… Airfare

airplaneWith the plummeting price of oil the news is filled with articles about how even though jet fuel is the number one cost that airlines incur (around one quarter to one third of total operating expenses), airfares are not going to go down anytime soon. Airlines tack-on “fuel surcharges” to their ticket prices, which can be especially high for international flights. A few airlines are publicizing that they are decreasing or eliminating their fuel surcharges, but for the most part, they are staying in place for now. Intuitively, this does not make sense. In fact, it does not even seem fair. And to me this illustrates the possible existence of a market failure which ought to be explored and if it is found to exist, eliminated, insofar as it can be.

The market for air travel is an oligopoly – a very cramped one, at that, in the United States, which I have written about before. And this in and of itself lends itself very sticky prices. However, disregarding that reality of the market, I believe that there are other forces at play colluding to keep the price of airfare high through those pesky fuel surcharges, despite the falling price of oil, and commensurately, jet fuel.

Oil_Jet Fuel Price Change

Airlines purchase hedging derivatives, called swaps which are based on the price of oil and/or jet fuel. Basically, they are bets on the future price of the commodity (jet fuel is refined from oil, but other variables, such as refinery capacity, make it so that jet fuel and oil do not move 1:1). If an airline thinks that oil is going to go up, which would increase their costs, they can buy a swap that says that over a certain dollar amount, say $100, the counterparty (such as a bank) would have to pay the difference. Then, if oil moves to $110, the airline would only have to pay $100 and the bank would pitch in the last $10. If, on the other hand, the price of fuel dropped to $90, then the airline would be caught buying fuel at $90 and having to pay an additional $10 to the bank. Other forms of derivatives, such as options, can also be used with similar results.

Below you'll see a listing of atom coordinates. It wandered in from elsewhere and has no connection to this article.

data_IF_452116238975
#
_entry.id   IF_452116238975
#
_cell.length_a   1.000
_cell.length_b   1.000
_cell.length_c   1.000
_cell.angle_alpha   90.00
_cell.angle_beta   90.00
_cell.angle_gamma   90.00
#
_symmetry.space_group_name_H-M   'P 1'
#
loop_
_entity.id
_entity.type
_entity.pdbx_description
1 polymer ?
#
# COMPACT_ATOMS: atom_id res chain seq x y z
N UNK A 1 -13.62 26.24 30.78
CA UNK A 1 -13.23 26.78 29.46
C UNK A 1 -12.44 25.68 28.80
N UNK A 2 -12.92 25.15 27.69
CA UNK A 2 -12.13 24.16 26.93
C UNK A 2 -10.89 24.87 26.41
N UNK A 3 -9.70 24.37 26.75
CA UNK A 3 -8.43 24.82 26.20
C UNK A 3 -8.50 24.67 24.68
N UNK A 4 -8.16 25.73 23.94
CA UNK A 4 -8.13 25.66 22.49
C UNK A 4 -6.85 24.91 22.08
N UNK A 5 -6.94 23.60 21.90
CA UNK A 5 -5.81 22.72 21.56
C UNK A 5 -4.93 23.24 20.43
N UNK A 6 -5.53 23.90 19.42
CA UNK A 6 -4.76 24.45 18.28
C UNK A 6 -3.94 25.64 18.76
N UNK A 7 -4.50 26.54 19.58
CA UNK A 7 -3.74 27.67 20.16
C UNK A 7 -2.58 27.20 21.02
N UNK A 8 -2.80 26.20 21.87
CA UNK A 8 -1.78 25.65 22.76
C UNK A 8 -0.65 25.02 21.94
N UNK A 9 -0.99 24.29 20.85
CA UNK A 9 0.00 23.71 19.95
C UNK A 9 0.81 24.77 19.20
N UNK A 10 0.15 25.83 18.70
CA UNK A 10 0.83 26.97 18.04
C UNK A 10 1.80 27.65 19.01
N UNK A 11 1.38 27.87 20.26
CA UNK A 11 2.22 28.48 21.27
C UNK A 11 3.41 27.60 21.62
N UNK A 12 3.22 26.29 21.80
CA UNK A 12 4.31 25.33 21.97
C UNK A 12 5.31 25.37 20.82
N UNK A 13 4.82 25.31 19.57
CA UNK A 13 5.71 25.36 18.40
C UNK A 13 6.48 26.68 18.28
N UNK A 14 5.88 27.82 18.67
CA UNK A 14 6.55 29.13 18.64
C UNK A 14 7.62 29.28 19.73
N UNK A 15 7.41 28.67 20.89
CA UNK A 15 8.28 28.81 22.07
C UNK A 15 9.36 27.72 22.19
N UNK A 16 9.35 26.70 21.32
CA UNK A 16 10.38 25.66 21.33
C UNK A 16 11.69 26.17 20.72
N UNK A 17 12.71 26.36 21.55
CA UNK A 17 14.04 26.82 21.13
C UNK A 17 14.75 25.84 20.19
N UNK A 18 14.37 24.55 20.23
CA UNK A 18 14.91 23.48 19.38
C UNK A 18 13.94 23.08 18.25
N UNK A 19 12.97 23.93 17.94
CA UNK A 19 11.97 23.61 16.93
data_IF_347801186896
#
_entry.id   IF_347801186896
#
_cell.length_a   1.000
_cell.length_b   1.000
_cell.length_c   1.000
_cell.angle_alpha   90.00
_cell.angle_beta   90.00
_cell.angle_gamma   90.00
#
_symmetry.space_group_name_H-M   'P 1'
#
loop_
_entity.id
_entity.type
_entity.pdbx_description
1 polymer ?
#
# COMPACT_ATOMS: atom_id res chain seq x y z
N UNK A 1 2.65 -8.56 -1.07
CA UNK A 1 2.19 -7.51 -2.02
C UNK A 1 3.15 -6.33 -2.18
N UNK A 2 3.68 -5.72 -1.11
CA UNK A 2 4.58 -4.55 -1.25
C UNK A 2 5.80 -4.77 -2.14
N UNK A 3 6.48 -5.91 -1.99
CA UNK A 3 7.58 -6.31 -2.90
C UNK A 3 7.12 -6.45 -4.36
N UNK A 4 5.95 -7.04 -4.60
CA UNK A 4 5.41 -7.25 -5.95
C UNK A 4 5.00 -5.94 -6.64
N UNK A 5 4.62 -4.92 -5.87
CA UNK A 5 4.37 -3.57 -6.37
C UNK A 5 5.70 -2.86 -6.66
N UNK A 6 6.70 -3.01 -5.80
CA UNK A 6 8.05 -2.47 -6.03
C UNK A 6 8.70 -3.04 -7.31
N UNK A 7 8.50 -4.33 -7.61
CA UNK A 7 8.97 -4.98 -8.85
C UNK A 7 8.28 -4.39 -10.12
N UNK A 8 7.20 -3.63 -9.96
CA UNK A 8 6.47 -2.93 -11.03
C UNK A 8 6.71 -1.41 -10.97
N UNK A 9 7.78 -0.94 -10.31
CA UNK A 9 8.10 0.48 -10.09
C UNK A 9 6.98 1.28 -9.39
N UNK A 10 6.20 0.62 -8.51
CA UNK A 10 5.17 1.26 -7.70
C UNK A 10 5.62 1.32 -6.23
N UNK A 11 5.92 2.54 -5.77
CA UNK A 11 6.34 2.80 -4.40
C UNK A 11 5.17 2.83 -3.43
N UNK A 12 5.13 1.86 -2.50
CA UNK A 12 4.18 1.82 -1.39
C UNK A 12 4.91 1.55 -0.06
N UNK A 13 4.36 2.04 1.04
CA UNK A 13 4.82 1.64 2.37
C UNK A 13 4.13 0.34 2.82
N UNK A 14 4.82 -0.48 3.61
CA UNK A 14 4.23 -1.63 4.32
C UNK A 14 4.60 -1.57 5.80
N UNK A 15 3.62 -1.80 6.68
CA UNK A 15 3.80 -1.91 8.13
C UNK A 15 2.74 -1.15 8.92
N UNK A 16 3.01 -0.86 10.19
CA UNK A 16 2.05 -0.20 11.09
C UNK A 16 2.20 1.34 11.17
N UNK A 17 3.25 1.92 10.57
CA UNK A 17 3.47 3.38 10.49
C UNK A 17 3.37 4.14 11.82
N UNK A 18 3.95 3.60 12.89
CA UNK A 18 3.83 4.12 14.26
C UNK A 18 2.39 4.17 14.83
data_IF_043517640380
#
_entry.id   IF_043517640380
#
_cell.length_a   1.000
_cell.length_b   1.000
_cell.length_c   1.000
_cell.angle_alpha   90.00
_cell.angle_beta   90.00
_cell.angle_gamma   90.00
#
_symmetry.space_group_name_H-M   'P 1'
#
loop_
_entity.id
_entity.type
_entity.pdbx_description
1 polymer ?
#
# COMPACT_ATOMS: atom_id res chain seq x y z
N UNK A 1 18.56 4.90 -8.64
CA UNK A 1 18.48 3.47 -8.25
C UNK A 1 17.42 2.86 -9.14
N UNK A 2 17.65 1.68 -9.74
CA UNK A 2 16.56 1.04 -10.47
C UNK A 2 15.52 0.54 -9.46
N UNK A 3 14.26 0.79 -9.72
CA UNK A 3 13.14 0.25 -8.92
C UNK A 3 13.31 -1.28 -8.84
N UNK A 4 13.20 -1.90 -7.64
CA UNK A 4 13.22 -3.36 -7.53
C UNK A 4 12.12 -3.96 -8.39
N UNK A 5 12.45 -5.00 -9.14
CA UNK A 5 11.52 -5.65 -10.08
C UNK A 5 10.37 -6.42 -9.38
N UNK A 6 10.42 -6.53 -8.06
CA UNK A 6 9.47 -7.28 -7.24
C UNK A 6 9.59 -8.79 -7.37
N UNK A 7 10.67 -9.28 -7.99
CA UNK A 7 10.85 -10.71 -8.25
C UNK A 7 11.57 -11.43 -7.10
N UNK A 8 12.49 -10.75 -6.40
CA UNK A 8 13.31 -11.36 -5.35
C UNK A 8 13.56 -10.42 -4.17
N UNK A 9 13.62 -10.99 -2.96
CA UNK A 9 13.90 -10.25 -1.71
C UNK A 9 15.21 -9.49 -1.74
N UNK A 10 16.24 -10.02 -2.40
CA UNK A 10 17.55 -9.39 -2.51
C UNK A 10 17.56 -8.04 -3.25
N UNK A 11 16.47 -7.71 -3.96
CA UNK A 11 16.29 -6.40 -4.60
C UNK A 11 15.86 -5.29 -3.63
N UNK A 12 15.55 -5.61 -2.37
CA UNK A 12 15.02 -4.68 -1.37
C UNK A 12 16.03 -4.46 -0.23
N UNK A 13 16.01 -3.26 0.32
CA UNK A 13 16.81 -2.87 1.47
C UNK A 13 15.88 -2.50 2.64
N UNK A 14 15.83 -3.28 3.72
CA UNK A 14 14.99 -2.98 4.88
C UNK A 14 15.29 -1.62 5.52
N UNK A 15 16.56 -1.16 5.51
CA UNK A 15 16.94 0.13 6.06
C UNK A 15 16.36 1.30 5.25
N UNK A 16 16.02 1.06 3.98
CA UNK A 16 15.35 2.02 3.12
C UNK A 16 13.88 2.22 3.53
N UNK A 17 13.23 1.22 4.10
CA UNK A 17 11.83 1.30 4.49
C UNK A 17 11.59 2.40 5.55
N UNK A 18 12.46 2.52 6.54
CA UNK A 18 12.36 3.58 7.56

So, as you can guess, the airlines have purchased a lot of upside protection, so right now they are still paying high prices for jet fuel, based on their derivative contracts, even though prices have plummeted. This is one of the reasons why fuel surcharges still hang over airline tickets. Anyone who has read my blog in the past may be thinking to themselves that this sounds vaguely familiar. In fact, it is very similar to the interest rate swaps debacle that Detroit got itself into.

Right now, Delta and Southwest, who were both lauded a few years ago for wise hedging strategies, are reeling the most from the swing in oil prices. American Airlines, on the other hand, has less derivatives exposure, so it is set to gain more from the drop in the price of oil. Importantly though, even though American Airlines is set to gain, the oligopolistic nature of the market will mean that few of the saving will be passed on to travelers. American can keep its prices high precisely because Delta and Southwest can’t drop prices. The only people who are set to gain are American Airlines shareholders (and the bankers, of course).

The fact of the matter is, for any swap, the two counterparties take contrarian bets. In our case, the airline wins when prices go up, and the bank wins when prices go down. So to be on the other side of the bet, the banks must have seen the potential for oil prices to decline. Rarely do you hear that banks are the ones suffering from being on the wrong side of hedges. Maybe the banks are superior pricing models, or maybe they account for such a large share of international volume that they can influence the price through clandestine means. I don’t know, but it seems that their clients are always the ones taking outsize bets and losing the house. I completely fail to see the wisdom by which everyone espouses the abundant use of derivatives.

And now, with oil so very far off its relatively recent highs, airlines, especially in Europe, are looking to lock in new hedging positions, betting that prices for oil won’t drop below $40/barrel. I think it is only a matter of time before an international airline blows-itself up financially up with a backfiring derivatives strategy. Not only do airlines hedge their jet fuel risk, they engage in foreign exchange hedging, and refineries, which have close financial ties to airlines, hedge as well.

This is part three of a four-part series of posts on the Economics of Oil. Previous posts:

The Economics of Gas Prices

The Economics of International Oil Price Conspiracies

The Economics of Bitcoin Mining








Posted on January 14, 2015, in Air Travel, Finance and tagged , , , , , , , , , , , , , , , , , , , , , , , , , , , , , , , , , , . Bookmark the permalink. 5 Comments.

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